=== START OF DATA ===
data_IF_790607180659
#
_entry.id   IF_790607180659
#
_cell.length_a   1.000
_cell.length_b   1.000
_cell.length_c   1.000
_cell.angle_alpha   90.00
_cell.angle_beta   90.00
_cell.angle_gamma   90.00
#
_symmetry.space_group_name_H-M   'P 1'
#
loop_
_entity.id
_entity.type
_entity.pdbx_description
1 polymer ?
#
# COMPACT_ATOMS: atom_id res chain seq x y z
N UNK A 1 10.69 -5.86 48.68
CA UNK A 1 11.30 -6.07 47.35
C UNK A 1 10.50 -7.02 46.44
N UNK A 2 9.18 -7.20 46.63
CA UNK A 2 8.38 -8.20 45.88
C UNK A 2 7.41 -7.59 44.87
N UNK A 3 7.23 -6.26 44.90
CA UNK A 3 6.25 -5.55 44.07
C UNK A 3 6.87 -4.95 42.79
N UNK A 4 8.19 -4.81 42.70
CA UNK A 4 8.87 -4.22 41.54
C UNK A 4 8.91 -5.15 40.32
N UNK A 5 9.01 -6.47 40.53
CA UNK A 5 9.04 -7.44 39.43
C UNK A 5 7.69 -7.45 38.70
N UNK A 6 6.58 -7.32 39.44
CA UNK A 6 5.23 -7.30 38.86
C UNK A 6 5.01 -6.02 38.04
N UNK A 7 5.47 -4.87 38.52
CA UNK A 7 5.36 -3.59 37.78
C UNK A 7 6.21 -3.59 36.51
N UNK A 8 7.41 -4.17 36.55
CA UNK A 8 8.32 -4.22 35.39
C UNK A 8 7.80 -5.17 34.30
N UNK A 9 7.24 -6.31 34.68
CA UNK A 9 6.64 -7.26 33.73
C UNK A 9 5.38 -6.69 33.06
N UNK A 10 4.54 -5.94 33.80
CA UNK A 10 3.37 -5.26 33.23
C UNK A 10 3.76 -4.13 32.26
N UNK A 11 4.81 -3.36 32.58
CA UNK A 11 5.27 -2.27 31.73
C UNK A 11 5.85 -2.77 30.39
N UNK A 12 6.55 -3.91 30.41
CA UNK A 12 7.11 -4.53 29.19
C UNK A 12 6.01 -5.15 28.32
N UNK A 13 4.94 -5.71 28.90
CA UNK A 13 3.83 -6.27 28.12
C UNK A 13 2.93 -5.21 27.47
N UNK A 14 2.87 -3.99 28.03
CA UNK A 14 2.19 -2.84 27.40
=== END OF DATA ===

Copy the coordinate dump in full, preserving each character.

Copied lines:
data_IF_790607180659
#
_entry.id   IF_790607180659
#
_cell.length_a   1.000
_cell.length_b   1.000
_cell.length_c   1.000
_cell.angle_alpha   90.00
_cell.angle_beta   90.00
_cell.angle_gamma   90.00
#
_symmetry.space_group_name_H-M   'P 1'
#
loop_
_entity.id
_entity.type
_entity.pdbx_description
1 polymer ?
#
# COMPACT_ATOMS: atom_id res chain seq x y z
N UNK A 1 10.69 -5.86 48.68
CA UNK A 1 11.30 -6.07 47.35
C UNK A 1 10.50 -7.02 46.44
N UNK A 2 9.18 -7.20 46.63
CA UNK A 2 8.38 -8.20 45.88
C UNK A 2 7.41 -7.59 44.87
N UNK A 3 7.23 -6.26 44.90
CA UNK A 3 6.25 -5.55 44.07
C UNK A 3 6.87 -4.95 42.79
N UNK A 4 8.19 -4.81 42.70
CA UNK A 4 8.87 -4.22 41.54
C UNK A 4 8.91 -5.15 40.32
N UNK A 5 9.01 -6.47 40.53
CA UNK A 5 9.04 -7.44 39.43
C UNK A 5 7.69 -7.45 38.70
N UNK A 6 6.58 -7.32 39.44
CA UNK A 6 5.23 -7.30 38.86
C UNK A 6 5.01 -6.02 38.04
N UNK A 7 5.47 -4.87 38.52
CA UNK A 7 5.36 -3.59 37.78
C UNK A 7 6.21 -3.59 36.51
N UNK A 8 7.41 -4.17 36.55
CA UNK A 8 8.32 -4.22 35.39
C UNK A 8 7.80 -5.17 34.30
N UNK A 9 7.24 -6.31 34.68
CA UNK A 9 6.64 -7.26 33.73
C UNK A 9 5.38 -6.69 33.06
N UNK A 10 4.54 -5.94 33.80
CA UNK A 10 3.37 -5.26 33.23
C UNK A 10 3.76 -4.13 32.26
N UNK A 11 4.81 -3.36 32.58
CA UNK A 11 5.27 -2.27 31.73
C UNK A 11 5.85 -2.77 30.39
N UNK A 12 6.55 -3.91 30.41
CA UNK A 12 7.11 -4.53 29.19
C UNK A 12 6.01 -5.15 28.32
N UNK A 13 4.94 -5.71 28.90
CA UNK A 13 3.83 -6.27 28.12
C UNK A 13 2.93 -5.21 27.47
N UNK A 14 2.87 -3.99 28.03
CA UNK A 14 2.19 -2.84 27.40